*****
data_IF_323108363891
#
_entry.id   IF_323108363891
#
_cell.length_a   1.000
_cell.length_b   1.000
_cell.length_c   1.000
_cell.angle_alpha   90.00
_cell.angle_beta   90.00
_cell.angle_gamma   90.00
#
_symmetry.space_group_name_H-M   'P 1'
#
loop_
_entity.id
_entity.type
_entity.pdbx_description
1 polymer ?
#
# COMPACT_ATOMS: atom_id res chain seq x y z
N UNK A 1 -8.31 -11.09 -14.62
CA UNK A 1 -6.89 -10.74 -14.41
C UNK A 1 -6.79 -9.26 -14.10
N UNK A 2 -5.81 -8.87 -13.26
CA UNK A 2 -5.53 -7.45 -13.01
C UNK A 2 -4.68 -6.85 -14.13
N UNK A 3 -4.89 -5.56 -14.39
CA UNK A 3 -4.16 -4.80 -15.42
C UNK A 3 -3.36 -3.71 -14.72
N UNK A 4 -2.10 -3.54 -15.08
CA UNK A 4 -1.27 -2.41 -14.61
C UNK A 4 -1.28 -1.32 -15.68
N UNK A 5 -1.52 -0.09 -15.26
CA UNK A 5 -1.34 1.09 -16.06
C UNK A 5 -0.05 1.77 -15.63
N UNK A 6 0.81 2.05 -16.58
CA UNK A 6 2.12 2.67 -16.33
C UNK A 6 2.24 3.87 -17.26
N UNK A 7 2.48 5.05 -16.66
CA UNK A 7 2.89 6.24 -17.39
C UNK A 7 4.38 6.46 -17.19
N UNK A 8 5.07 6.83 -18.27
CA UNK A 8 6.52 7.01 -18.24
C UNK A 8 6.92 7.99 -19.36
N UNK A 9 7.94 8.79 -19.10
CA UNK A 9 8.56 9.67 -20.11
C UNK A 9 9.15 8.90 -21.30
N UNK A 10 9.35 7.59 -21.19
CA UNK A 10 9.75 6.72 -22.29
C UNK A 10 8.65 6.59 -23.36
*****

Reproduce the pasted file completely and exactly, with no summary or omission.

data_IF_323108363891
#
_entry.id   IF_323108363891
#
_cell.length_a   1.000
_cell.length_b   1.000
_cell.length_c   1.000
_cell.angle_alpha   90.00
_cell.angle_beta   90.00
_cell.angle_gamma   90.00
#
_symmetry.space_group_name_H-M   'P 1'
#
loop_
_entity.id
_entity.type
_entity.pdbx_description
1 polymer ?
#
# COMPACT_ATOMS: atom_id res chain seq x y z
N UNK A 1 -8.31 -11.09 -14.62
CA UNK A 1 -6.89 -10.74 -14.41
C UNK A 1 -6.79 -9.26 -14.10
N UNK A 2 -5.81 -8.87 -13.26
CA UNK A 2 -5.53 -7.45 -13.01
C UNK A 2 -4.68 -6.85 -14.13
N UNK A 3 -4.89 -5.56 -14.39
CA UNK A 3 -4.16 -4.80 -15.42
C UNK A 3 -3.36 -3.71 -14.72
N UNK A 4 -2.10 -3.54 -15.08
CA UNK A 4 -1.27 -2.41 -14.61
C UNK A 4 -1.28 -1.32 -15.68
N UNK A 5 -1.52 -0.09 -15.26
CA UNK A 5 -1.34 1.09 -16.06
C UNK A 5 -0.05 1.77 -15.63
N UNK A 6 0.81 2.05 -16.58
CA UNK A 6 2.12 2.67 -16.33
C UNK A 6 2.24 3.87 -17.26
N UNK A 7 2.48 5.05 -16.66
CA UNK A 7 2.89 6.24 -17.39
C UNK A 7 4.38 6.46 -17.19
N UNK A 8 5.07 6.83 -18.27
CA UNK A 8 6.52 7.01 -18.24
C UNK A 8 6.92 7.99 -19.36
N UNK A 9 7.94 8.79 -19.10
CA UNK A 9 8.56 9.67 -20.11
C UNK A 9 9.15 8.90 -21.30
N UNK A 10 9.35 7.59 -21.19
CA UNK A 10 9.75 6.72 -22.29
C UNK A 10 8.65 6.59 -23.36